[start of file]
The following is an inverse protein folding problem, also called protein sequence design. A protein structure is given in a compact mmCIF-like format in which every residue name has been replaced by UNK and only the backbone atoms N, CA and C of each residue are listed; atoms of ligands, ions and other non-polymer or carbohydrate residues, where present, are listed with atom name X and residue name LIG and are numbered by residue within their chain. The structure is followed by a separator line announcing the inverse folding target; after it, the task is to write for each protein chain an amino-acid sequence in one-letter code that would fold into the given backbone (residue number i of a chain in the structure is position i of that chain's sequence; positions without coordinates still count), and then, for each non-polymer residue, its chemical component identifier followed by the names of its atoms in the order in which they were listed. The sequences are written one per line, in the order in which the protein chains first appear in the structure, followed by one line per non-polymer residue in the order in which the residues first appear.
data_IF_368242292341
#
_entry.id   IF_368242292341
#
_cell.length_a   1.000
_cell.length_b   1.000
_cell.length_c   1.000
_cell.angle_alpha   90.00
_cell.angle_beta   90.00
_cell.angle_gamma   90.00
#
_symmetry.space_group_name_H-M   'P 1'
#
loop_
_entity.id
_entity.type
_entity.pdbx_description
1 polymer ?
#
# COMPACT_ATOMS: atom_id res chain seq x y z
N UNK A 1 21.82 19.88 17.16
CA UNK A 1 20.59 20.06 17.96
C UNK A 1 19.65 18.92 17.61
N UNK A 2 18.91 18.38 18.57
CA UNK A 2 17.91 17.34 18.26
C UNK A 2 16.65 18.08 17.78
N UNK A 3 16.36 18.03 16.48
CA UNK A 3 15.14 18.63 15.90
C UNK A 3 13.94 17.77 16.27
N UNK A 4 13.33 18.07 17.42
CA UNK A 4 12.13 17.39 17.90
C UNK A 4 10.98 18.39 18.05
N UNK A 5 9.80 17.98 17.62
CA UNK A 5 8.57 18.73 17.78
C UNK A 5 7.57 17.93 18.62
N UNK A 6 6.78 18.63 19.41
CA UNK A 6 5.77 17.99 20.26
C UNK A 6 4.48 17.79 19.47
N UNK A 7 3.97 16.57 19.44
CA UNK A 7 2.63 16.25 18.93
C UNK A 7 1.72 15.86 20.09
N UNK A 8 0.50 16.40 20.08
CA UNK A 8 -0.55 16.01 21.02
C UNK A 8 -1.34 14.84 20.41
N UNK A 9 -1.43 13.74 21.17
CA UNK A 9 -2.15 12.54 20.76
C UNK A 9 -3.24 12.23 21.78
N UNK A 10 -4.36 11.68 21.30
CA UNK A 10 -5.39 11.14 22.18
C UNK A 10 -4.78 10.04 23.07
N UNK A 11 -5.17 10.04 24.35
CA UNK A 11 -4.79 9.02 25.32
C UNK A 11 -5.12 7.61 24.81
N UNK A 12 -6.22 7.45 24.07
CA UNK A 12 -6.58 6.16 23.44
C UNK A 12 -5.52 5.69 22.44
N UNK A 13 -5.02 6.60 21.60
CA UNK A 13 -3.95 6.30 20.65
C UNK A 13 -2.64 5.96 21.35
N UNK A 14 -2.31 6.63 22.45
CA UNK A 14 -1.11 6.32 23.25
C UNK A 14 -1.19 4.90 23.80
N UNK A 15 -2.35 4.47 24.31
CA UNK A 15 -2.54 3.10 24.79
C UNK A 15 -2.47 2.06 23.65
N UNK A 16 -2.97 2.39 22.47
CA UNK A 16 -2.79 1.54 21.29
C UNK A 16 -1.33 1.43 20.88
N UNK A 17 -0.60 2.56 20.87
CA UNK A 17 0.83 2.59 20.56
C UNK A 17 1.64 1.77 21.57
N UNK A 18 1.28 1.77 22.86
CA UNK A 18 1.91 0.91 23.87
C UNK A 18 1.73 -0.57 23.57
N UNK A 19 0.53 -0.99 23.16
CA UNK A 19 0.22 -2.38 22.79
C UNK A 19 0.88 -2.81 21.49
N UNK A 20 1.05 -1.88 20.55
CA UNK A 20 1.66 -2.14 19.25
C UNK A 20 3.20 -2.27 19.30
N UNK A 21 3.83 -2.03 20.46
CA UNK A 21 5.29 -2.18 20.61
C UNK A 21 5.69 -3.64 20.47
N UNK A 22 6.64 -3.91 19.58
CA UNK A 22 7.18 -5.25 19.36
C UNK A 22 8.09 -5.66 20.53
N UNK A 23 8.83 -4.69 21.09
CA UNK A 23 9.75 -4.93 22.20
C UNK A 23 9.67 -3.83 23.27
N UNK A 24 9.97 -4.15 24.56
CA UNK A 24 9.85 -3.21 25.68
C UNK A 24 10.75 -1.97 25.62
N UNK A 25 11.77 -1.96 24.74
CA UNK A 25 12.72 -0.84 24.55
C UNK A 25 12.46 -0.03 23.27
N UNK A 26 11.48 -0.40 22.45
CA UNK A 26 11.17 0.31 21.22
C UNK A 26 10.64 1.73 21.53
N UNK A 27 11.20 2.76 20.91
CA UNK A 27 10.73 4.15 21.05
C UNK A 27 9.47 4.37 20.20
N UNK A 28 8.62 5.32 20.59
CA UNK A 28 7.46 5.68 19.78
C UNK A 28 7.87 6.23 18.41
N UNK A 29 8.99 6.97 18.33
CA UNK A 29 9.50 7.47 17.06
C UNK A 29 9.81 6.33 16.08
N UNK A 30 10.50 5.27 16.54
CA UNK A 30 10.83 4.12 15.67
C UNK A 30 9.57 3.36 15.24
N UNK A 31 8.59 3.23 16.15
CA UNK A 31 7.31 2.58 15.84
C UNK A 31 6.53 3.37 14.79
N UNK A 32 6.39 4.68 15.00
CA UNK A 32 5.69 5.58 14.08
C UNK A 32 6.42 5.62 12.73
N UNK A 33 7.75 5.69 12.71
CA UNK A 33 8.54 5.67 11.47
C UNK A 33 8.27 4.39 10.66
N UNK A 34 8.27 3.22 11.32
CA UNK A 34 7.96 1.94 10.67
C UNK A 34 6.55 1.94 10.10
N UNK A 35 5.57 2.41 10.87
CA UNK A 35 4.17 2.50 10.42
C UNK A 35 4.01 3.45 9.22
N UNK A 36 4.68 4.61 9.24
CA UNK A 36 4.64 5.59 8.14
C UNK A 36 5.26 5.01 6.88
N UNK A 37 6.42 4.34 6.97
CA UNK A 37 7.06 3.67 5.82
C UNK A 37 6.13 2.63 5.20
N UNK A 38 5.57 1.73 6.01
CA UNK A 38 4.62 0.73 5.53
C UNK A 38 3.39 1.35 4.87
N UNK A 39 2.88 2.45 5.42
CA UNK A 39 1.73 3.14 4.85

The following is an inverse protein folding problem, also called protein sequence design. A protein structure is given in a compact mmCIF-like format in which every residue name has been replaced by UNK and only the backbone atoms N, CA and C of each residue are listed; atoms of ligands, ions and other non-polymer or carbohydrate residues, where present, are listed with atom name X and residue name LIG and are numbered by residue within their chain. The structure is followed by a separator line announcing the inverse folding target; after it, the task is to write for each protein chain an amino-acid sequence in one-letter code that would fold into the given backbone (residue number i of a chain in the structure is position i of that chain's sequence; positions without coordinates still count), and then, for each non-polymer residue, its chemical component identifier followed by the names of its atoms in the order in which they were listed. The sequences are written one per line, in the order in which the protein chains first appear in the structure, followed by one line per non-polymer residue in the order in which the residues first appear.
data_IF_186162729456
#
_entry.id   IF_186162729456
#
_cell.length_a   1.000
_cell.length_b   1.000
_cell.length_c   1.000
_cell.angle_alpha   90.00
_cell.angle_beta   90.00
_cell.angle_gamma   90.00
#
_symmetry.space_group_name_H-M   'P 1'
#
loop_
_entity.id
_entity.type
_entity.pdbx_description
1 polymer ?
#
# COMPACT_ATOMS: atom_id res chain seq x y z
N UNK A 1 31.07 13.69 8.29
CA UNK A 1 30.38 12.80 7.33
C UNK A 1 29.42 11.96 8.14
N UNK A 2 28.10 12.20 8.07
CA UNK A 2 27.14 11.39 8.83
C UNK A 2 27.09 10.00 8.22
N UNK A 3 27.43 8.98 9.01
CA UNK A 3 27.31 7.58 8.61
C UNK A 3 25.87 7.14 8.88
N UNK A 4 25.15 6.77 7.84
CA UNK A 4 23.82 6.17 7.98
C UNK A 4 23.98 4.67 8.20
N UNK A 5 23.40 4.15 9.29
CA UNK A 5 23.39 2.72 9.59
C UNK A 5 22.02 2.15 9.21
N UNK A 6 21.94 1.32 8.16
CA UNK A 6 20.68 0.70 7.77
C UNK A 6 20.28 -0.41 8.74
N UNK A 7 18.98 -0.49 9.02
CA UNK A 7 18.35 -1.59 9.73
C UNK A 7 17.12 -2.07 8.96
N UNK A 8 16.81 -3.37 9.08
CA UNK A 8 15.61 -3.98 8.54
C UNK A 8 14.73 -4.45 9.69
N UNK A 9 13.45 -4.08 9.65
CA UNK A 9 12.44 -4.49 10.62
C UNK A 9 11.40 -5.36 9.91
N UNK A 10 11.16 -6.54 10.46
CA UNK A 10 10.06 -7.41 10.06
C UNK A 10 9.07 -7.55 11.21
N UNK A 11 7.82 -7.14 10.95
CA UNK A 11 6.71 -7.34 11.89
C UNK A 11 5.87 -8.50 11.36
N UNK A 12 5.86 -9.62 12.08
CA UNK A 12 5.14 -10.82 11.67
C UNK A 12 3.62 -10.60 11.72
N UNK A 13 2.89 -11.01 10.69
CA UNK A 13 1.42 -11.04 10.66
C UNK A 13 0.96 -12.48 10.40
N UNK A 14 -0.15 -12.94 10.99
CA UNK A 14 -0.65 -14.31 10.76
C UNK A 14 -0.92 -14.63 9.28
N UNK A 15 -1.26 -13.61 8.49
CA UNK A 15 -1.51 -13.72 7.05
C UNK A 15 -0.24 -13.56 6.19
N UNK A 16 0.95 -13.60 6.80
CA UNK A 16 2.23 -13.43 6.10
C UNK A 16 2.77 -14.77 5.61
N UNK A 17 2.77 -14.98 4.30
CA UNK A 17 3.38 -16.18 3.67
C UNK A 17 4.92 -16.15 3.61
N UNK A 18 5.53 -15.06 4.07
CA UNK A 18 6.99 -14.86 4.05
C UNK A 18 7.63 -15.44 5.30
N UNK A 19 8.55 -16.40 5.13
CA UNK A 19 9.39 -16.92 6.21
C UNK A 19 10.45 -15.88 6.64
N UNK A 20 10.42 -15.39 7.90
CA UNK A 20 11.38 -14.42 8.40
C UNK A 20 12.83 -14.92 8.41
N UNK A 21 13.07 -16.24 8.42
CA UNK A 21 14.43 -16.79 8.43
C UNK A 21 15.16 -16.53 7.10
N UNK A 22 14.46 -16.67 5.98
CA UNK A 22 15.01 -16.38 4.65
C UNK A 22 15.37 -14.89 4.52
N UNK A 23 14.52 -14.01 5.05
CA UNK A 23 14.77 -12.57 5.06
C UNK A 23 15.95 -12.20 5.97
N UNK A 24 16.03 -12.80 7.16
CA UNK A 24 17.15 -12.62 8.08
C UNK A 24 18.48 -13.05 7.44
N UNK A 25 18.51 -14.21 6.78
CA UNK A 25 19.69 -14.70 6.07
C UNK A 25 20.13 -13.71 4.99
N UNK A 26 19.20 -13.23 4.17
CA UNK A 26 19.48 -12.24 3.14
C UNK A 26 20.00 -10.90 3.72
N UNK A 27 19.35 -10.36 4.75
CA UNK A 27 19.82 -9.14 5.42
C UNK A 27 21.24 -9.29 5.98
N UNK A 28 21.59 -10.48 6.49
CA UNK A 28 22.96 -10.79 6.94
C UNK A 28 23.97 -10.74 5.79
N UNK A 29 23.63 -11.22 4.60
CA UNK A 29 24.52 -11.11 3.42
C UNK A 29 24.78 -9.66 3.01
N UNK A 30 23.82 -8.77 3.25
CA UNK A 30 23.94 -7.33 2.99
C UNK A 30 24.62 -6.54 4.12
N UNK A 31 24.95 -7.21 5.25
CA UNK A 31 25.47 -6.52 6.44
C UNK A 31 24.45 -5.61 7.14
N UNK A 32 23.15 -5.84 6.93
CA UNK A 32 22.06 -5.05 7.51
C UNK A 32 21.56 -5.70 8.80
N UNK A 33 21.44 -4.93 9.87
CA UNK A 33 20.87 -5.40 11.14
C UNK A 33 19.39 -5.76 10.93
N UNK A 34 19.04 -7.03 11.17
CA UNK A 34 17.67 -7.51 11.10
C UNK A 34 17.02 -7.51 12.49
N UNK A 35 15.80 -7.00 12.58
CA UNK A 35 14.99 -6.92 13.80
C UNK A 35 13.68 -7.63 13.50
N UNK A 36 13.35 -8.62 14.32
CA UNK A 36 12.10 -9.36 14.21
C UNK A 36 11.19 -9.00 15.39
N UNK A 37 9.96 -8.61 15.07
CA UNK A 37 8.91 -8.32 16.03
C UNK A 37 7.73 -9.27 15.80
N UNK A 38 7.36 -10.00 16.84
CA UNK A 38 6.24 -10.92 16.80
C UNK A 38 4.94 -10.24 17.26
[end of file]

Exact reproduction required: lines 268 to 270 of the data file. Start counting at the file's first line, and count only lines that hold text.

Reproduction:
CA UNK A 37 8.91 -8.32 16.03
C UNK A 37 7.73 -9.27 15.80
N UNK A 38 7.36 -10.00 16.84